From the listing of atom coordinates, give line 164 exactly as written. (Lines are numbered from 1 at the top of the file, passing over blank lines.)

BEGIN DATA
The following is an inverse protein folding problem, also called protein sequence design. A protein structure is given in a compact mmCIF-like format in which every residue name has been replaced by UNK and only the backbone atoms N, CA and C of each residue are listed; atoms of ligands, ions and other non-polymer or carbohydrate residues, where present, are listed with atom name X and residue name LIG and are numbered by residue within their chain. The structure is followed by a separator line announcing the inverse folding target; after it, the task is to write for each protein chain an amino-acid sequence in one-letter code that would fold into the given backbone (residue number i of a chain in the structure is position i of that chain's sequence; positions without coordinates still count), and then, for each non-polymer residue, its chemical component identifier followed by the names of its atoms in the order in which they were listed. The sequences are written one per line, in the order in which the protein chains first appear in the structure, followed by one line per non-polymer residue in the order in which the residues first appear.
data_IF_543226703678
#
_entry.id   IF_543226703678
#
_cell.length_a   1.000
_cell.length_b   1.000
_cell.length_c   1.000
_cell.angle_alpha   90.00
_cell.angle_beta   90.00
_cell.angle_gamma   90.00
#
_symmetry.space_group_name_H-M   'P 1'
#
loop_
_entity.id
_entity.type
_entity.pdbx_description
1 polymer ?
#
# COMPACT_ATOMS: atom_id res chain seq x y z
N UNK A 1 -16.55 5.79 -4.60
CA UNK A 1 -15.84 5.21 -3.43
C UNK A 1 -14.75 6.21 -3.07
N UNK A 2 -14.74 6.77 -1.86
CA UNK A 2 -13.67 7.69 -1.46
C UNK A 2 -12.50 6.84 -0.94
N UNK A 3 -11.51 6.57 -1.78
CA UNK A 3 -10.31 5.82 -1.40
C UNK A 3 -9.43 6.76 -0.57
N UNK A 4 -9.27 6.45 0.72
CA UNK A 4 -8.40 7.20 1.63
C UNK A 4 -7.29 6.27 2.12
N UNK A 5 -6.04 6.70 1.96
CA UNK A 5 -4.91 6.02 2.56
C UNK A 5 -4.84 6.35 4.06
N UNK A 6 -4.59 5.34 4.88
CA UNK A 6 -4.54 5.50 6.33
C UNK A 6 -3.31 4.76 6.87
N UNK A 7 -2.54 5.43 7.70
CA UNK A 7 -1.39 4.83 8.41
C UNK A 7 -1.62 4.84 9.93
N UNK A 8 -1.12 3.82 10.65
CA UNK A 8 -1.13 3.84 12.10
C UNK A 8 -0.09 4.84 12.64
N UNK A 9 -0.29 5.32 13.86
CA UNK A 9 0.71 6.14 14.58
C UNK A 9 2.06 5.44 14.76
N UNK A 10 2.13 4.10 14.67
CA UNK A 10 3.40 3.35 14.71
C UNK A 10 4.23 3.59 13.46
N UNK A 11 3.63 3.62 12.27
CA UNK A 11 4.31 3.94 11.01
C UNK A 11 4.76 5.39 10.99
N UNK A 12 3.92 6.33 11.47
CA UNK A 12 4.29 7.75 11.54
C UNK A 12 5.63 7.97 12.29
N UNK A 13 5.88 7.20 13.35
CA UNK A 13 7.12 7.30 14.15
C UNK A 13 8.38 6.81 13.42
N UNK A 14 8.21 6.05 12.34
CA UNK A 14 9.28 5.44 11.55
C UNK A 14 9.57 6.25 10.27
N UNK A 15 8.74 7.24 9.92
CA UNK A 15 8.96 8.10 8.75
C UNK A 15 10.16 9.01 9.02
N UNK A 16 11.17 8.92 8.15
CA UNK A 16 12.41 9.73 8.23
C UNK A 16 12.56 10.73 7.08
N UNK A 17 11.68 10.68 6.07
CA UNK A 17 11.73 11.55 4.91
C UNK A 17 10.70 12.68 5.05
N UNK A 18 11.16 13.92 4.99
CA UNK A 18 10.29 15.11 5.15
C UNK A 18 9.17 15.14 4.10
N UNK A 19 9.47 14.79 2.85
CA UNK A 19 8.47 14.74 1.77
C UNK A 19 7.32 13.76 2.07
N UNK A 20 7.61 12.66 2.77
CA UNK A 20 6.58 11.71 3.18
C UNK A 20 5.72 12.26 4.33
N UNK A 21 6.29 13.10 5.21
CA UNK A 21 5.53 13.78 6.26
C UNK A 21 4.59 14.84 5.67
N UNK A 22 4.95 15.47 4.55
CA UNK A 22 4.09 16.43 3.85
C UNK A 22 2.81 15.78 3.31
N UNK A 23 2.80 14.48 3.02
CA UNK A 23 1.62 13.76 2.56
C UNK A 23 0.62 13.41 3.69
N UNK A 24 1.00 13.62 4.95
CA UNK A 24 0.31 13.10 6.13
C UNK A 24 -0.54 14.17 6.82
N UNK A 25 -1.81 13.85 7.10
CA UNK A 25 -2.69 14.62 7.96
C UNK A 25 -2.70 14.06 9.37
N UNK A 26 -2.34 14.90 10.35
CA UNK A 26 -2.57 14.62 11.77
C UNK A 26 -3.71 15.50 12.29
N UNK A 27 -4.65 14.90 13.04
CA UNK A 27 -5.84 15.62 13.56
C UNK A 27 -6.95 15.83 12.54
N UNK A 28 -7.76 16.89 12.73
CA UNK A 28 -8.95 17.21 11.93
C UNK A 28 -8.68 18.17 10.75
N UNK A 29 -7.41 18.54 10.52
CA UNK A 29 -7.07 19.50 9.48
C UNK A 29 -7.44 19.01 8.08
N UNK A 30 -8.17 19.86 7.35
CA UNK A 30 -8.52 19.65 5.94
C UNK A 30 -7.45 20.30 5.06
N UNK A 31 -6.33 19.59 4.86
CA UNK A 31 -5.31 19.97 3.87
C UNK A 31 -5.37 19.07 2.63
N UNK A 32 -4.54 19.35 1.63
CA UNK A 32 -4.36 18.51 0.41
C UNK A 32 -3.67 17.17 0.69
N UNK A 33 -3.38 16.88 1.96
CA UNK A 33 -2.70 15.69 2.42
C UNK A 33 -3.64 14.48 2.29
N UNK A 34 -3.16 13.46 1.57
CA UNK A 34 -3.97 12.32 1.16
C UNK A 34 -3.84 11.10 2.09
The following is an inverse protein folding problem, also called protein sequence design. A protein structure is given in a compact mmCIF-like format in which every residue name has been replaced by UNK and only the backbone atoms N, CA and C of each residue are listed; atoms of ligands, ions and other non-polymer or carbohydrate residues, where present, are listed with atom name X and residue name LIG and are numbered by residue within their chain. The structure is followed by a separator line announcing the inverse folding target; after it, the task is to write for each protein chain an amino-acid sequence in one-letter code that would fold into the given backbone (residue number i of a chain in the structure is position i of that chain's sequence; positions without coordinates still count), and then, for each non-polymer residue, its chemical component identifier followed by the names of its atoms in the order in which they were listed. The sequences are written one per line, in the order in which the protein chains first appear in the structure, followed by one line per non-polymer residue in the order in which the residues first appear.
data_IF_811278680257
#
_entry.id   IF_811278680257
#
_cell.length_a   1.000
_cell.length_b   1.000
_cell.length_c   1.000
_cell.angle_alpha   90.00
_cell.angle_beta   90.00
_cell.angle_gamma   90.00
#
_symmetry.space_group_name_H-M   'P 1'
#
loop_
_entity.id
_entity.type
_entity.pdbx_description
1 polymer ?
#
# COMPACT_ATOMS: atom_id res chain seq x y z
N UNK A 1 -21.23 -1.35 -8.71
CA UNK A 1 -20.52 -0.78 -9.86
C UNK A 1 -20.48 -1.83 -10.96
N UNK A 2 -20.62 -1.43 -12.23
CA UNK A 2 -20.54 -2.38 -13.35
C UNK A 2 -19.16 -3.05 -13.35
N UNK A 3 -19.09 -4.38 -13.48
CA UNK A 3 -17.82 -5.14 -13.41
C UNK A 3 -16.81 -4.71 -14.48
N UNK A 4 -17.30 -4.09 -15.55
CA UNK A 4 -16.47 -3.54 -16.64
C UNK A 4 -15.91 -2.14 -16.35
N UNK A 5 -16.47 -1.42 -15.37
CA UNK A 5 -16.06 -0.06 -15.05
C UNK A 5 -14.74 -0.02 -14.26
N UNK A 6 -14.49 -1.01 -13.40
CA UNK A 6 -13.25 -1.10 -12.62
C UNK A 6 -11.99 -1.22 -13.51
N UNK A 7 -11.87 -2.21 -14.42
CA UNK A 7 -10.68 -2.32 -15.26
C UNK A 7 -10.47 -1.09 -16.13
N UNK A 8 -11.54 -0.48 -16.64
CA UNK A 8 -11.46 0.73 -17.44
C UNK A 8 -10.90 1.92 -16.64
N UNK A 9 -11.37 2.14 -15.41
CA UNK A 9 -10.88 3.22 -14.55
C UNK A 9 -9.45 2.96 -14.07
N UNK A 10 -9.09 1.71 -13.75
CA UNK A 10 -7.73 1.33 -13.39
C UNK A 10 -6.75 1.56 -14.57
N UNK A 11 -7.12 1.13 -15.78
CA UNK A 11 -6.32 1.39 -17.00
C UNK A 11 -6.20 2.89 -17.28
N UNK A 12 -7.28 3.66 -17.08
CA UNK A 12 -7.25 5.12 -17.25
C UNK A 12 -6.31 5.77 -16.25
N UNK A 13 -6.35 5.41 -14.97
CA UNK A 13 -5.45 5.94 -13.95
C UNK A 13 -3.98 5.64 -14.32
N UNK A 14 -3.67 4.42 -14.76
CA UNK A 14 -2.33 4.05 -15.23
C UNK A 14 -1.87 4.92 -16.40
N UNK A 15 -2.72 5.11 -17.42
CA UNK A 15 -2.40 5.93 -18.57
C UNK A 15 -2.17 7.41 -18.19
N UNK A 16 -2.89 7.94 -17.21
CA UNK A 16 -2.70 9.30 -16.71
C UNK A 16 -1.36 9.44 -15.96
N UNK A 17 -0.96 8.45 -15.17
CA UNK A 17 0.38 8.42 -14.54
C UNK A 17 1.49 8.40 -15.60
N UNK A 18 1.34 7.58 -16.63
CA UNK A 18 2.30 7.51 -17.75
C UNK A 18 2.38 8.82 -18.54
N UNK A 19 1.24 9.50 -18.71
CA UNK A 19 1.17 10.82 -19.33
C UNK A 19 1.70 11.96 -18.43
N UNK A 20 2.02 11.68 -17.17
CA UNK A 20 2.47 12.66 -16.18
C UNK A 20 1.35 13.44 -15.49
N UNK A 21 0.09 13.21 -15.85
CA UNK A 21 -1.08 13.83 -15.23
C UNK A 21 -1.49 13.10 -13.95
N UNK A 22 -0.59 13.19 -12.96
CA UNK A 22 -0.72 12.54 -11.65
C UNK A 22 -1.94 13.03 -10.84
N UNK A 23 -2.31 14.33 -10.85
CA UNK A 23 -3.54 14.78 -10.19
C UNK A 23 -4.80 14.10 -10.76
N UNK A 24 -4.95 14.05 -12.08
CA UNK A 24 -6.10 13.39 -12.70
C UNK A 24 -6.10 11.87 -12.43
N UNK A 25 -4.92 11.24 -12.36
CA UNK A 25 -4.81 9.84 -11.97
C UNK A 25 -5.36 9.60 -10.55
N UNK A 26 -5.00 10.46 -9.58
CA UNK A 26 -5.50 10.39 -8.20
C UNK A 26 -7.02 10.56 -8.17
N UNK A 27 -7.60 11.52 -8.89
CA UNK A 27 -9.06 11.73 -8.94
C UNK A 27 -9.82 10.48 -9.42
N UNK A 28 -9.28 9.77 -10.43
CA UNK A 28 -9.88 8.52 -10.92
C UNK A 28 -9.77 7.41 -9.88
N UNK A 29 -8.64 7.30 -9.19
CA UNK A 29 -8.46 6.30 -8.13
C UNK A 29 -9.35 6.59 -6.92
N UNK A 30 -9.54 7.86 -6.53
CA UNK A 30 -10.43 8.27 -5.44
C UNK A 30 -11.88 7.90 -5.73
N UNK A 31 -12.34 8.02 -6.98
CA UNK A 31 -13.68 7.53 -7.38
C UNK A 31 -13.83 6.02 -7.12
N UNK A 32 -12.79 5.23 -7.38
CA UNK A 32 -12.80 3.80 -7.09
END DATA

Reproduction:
CA UNK A 7 -10.68 -2.32 -15.26